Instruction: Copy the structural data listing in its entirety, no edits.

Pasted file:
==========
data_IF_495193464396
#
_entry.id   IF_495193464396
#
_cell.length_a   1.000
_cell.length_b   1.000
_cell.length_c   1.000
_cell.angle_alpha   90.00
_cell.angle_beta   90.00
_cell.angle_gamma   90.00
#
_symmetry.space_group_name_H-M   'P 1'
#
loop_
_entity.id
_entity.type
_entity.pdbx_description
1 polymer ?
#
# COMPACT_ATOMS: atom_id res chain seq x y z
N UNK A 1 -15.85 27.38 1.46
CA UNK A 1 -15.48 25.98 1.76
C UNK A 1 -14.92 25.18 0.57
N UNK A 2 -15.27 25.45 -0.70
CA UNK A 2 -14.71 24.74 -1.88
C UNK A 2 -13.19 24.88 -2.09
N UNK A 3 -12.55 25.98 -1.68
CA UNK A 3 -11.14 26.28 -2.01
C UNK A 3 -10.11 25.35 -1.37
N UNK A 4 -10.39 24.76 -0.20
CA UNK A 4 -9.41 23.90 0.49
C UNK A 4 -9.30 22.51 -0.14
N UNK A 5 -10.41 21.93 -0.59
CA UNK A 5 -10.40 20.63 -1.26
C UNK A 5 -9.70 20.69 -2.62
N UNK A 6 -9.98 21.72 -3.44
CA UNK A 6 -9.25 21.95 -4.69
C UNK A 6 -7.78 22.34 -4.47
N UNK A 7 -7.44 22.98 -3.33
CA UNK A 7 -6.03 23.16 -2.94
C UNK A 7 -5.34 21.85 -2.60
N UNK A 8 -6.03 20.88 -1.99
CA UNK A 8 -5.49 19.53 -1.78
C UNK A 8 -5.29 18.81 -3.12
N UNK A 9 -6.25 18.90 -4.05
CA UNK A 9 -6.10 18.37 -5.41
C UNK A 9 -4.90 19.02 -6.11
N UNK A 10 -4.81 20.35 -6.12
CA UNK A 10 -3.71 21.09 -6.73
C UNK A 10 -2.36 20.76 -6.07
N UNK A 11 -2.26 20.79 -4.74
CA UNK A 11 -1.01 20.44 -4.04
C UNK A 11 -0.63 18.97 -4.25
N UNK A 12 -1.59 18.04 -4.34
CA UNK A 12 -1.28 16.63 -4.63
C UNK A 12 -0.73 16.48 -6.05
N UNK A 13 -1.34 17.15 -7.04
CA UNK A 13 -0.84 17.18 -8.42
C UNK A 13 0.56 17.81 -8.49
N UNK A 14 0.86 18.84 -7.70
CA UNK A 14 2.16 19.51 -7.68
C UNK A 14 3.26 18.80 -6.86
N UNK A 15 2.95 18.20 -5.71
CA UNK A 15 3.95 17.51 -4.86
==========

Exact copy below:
data_IF_495193464396
#
_entry.id   IF_495193464396
#
_cell.length_a   1.000
_cell.length_b   1.000
_cell.length_c   1.000
_cell.angle_alpha   90.00
_cell.angle_beta   90.00
_cell.angle_gamma   90.00
#
_symmetry.space_group_name_H-M   'P 1'
#
loop_
_entity.id
_entity.type
_entity.pdbx_description
1 polymer ?
#
# COMPACT_ATOMS: atom_id res chain seq x y z
N UNK A 1 -15.85 27.38 1.46
CA UNK A 1 -15.48 25.98 1.76
C UNK A 1 -14.92 25.18 0.57
N UNK A 2 -15.27 25.45 -0.70
CA UNK A 2 -14.71 24.74 -1.88
C UNK A 2 -13.19 24.88 -2.09
N UNK A 3 -12.55 25.98 -1.68
CA UNK A 3 -11.14 26.28 -2.01
C UNK A 3 -10.11 25.35 -1.37
N UNK A 4 -10.39 24.76 -0.20
CA UNK A 4 -9.41 23.90 0.49
C UNK A 4 -9.30 22.51 -0.14
N UNK A 5 -10.41 21.93 -0.59
CA UNK A 5 -10.40 20.63 -1.26
C UNK A 5 -9.70 20.69 -2.62
N UNK A 6 -9.98 21.72 -3.44
CA UNK A 6 -9.25 21.95 -4.69
C UNK A 6 -7.78 22.34 -4.47
N UNK A 7 -7.44 22.98 -3.33
CA UNK A 7 -6.03 23.16 -2.94
C UNK A 7 -5.34 21.85 -2.60
N UNK A 8 -6.03 20.88 -1.99
CA UNK A 8 -5.49 19.53 -1.78
C UNK A 8 -5.29 18.81 -3.12
N UNK A 9 -6.25 18.90 -4.05
CA UNK A 9 -6.10 18.37 -5.41
C UNK A 9 -4.90 19.02 -6.11
N UNK A 10 -4.81 20.35 -6.12
CA UNK A 10 -3.71 21.09 -6.73
C UNK A 10 -2.36 20.76 -6.07
N UNK A 11 -2.26 20.79 -4.74
CA UNK A 11 -1.01 20.44 -4.04
C UNK A 11 -0.63 18.97 -4.25
N UNK A 12 -1.59 18.04 -4.34
CA UNK A 12 -1.28 16.63 -4.63
C UNK A 12 -0.73 16.48 -6.05
N UNK A 13 -1.34 17.15 -7.04
CA UNK A 13 -0.84 17.18 -8.42
C UNK A 13 0.56 17.81 -8.49
N UNK A 14 0.86 18.84 -7.70
CA UNK A 14 2.16 19.51 -7.68
C UNK A 14 3.26 18.80 -6.86
N UNK A 15 2.95 18.20 -5.71
CA UNK A 15 3.95 17.51 -4.86